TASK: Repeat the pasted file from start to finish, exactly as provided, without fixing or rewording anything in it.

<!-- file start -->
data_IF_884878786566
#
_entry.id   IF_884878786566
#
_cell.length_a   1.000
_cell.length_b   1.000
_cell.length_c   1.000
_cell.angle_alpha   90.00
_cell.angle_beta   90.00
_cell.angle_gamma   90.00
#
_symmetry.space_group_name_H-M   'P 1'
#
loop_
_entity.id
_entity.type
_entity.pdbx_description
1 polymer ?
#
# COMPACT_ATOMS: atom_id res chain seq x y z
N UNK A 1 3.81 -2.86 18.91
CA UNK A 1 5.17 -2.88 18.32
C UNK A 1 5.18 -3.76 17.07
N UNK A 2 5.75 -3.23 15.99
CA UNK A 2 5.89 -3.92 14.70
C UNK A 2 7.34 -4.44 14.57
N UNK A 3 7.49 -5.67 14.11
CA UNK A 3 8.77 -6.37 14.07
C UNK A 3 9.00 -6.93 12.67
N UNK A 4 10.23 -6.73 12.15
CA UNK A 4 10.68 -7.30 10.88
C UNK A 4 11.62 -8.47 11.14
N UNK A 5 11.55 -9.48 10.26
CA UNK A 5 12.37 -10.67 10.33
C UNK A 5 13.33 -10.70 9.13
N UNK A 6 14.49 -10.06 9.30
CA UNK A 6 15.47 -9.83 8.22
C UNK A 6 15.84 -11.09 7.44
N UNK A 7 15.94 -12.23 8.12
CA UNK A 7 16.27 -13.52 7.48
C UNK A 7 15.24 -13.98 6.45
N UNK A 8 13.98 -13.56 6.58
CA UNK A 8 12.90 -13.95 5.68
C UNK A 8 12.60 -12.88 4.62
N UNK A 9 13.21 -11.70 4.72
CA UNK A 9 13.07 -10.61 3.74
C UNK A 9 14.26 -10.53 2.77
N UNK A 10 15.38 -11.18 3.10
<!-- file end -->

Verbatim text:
data_IF_884878786566
#
_entry.id   IF_884878786566
#
_cell.length_a   1.000
_cell.length_b   1.000
_cell.length_c   1.000
_cell.angle_alpha   90.00
_cell.angle_beta   90.00
_cell.angle_gamma   90.00
#
_symmetry.space_group_name_H-M   'P 1'
#
loop_
_entity.id
_entity.type
_entity.pdbx_description
1 polymer ?
#
# COMPACT_ATOMS: atom_id res chain seq x y z
N UNK A 1 3.81 -2.86 18.91
CA UNK A 1 5.17 -2.88 18.32
C UNK A 1 5.18 -3.76 17.07
N UNK A 2 5.75 -3.23 15.99
CA UNK A 2 5.89 -3.92 14.70
C UNK A 2 7.34 -4.44 14.57
N UNK A 3 7.49 -5.67 14.11
CA UNK A 3 8.77 -6.37 14.07
C UNK A 3 9.00 -6.93 12.67
N UNK A 4 10.23 -6.73 12.15
CA UNK A 4 10.68 -7.30 10.88
C UNK A 4 11.62 -8.47 11.14
N UNK A 5 11.55 -9.48 10.26
CA UNK A 5 12.37 -10.67 10.33
C UNK A 5 13.33 -10.70 9.13
N UNK A 6 14.49 -10.06 9.30
CA UNK A 6 15.47 -9.83 8.22
C UNK A 6 15.84 -11.09 7.44
N UNK A 7 15.94 -12.23 8.12
CA UNK A 7 16.27 -13.52 7.48
C UNK A 7 15.24 -13.98 6.45
N UNK A 8 13.98 -13.56 6.58
CA UNK A 8 12.90 -13.95 5.68
C UNK A 8 12.60 -12.88 4.62
N UNK A 9 13.21 -11.70 4.72
CA UNK A 9 13.07 -10.61 3.74
C UNK A 9 14.26 -10.53 2.77
N UNK A 10 15.38 -11.18 3.10